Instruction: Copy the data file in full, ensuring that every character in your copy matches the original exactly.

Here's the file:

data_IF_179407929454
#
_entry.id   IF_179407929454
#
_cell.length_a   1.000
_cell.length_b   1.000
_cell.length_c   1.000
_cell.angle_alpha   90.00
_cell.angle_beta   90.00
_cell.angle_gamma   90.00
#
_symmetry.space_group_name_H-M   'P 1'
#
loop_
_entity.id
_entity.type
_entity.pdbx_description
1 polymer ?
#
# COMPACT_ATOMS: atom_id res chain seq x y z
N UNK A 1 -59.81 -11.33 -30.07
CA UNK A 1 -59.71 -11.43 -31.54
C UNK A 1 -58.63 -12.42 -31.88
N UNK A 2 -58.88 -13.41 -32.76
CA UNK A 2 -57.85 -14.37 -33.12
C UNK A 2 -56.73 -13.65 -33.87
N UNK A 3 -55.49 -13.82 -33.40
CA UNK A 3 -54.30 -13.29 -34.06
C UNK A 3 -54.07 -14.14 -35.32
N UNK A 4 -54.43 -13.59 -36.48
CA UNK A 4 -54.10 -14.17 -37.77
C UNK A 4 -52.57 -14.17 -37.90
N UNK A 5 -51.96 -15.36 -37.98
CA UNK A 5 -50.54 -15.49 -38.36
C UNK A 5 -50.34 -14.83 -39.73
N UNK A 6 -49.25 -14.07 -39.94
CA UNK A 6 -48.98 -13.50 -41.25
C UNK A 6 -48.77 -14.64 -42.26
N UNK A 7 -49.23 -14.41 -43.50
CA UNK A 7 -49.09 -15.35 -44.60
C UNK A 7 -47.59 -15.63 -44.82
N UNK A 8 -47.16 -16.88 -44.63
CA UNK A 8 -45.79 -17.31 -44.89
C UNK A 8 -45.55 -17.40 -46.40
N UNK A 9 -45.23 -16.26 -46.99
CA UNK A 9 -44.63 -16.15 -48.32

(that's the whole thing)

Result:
data_IF_179407929454
#
_entry.id   IF_179407929454
#
_cell.length_a   1.000
_cell.length_b   1.000
_cell.length_c   1.000
_cell.angle_alpha   90.00
_cell.angle_beta   90.00
_cell.angle_gamma   90.00
#
_symmetry.space_group_name_H-M   'P 1'
#
loop_
_entity.id
_entity.type
_entity.pdbx_description
1 polymer ?
#
# COMPACT_ATOMS: atom_id res chain seq x y z
N UNK A 1 -59.81 -11.33 -30.07
CA UNK A 1 -59.71 -11.43 -31.54
C UNK A 1 -58.63 -12.42 -31.88
N UNK A 2 -58.88 -13.41 -32.76
CA UNK A 2 -57.85 -14.37 -33.12
C UNK A 2 -56.73 -13.65 -33.87
N UNK A 3 -55.49 -13.82 -33.40
CA UNK A 3 -54.30 -13.29 -34.06
C UNK A 3 -54.07 -14.14 -35.32
N UNK A 4 -54.43 -13.59 -36.48
CA UNK A 4 -54.10 -14.17 -37.77
C UNK A 4 -52.57 -14.17 -37.90
N UNK A 5 -51.96 -15.36 -37.98
CA UNK A 5 -50.54 -15.49 -38.36
C UNK A 5 -50.34 -14.83 -39.73
N UNK A 6 -49.25 -14.07 -39.94
CA UNK A 6 -48.98 -13.50 -41.25
C UNK A 6 -48.77 -14.64 -42.26
N UNK A 7 -49.23 -14.41 -43.50
CA UNK A 7 -49.09 -15.35 -44.60
C UNK A 7 -47.59 -15.63 -44.82
N UNK A 8 -47.16 -16.88 -44.63
CA UNK A 8 -45.79 -17.31 -44.89
C UNK A 8 -45.55 -17.40 -46.40
N UNK A 9 -45.23 -16.26 -46.99
CA UNK A 9 -44.63 -16.15 -48.32